• Frayed biceps tendon, conditions that are treated with debridement, a smoothing of rough surfaces, and removal of loose tissue or biceps tenodesis.
  • Articular cartilage injuries, and, where appropriate, use of articular cartilage regeneration techniques.
  • Frozen shoulder, a condition of unknown origin in which the patient develops synovitis and subsequent contracture, resulting in a very limited range of motion. In order to restore mobility, the orthopedic surgeon makes small cuts in the tissue, releasing the contractures that are present.
  • Arthritis of the shoulder: debridement of cartilage and loose bodies can provide symptom relief for a variable period of time.
  • As a complement to open treatment of fractures. In this setting, arthroscopy allows the orthopedic surgeon to see otherwise difficult to visualize areas without disrupting the joint and perform a pinning of the fracture fragment or in conjunction with a percutaneous pinning.

The Future of Shoulder Arthroscopy

Looking to the future, Dr. Warren anticipates that some of the arthroscopic treatments now used regularly at more specialized institutions like HSS will gradually come into use in community hospitals.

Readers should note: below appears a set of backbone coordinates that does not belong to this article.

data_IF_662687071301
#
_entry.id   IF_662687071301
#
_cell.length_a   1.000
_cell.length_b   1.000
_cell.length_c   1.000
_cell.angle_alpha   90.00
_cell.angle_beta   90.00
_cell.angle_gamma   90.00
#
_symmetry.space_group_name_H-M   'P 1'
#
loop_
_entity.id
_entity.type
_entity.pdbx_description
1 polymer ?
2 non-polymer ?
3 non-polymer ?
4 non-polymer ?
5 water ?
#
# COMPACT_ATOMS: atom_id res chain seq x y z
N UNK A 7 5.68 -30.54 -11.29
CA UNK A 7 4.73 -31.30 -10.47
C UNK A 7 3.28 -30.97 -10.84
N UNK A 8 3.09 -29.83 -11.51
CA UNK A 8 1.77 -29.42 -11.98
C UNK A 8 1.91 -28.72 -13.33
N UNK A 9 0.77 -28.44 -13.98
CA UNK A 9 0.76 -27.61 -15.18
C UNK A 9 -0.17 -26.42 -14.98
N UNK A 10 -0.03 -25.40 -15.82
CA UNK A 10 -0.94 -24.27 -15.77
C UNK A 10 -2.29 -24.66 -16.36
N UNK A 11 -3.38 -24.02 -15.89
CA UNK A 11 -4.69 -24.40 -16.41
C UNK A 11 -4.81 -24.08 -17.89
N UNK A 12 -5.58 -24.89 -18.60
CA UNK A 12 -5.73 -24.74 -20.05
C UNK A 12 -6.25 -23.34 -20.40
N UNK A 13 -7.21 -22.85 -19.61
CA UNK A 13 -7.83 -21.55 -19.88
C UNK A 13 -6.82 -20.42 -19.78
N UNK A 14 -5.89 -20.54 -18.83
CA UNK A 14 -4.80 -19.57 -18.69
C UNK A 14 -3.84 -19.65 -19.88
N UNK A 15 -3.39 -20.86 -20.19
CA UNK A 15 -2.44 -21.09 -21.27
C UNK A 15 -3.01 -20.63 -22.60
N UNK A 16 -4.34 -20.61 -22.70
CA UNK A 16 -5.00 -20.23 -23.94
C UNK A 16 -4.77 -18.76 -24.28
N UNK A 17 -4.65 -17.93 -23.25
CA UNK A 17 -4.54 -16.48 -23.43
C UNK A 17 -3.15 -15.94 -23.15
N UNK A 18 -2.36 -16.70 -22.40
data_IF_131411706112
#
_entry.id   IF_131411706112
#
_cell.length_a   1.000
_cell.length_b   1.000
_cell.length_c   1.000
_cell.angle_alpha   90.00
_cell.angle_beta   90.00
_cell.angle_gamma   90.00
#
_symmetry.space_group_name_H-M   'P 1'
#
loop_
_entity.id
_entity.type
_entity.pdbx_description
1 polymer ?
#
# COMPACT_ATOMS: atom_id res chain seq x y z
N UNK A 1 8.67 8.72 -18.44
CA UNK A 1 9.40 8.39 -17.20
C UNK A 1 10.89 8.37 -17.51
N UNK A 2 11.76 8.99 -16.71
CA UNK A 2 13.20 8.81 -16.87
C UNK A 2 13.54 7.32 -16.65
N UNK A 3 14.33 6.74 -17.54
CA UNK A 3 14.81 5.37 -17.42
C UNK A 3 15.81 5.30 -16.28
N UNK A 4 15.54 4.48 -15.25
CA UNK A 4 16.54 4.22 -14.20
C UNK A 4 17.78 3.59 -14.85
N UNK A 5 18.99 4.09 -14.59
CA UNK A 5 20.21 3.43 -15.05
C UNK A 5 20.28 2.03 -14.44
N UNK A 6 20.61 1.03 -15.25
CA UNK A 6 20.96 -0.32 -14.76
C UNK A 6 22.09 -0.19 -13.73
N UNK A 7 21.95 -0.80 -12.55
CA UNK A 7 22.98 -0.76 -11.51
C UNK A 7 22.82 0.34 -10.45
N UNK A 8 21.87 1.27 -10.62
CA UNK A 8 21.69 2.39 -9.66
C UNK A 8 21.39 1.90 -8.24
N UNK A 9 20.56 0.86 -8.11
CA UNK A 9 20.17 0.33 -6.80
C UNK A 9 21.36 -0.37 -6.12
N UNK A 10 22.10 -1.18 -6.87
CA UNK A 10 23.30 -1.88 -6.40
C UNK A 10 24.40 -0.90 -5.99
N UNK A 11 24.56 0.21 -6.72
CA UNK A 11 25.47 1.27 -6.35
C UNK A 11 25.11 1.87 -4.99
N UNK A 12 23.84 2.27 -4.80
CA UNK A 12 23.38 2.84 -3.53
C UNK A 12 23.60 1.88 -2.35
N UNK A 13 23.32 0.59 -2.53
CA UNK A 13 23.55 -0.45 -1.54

"However," he cautions, "when contemplating surgery, it's important to be sure the orthopedic surgeon is properly trained and experienced." Dr. Warren also notes that the instrumentation being used in arthroscopic surgeries is becoming better and better, including devices that help place and secure sutures such as those done in rotator cuff repair.

Summary Prepared by Nancy Novick


Russell F. Warren, MD
Attending Orthopedic Surgeon, Hospital for Special Surgery
Professor of Orthopedic Surgery, Weill Cornell Medical College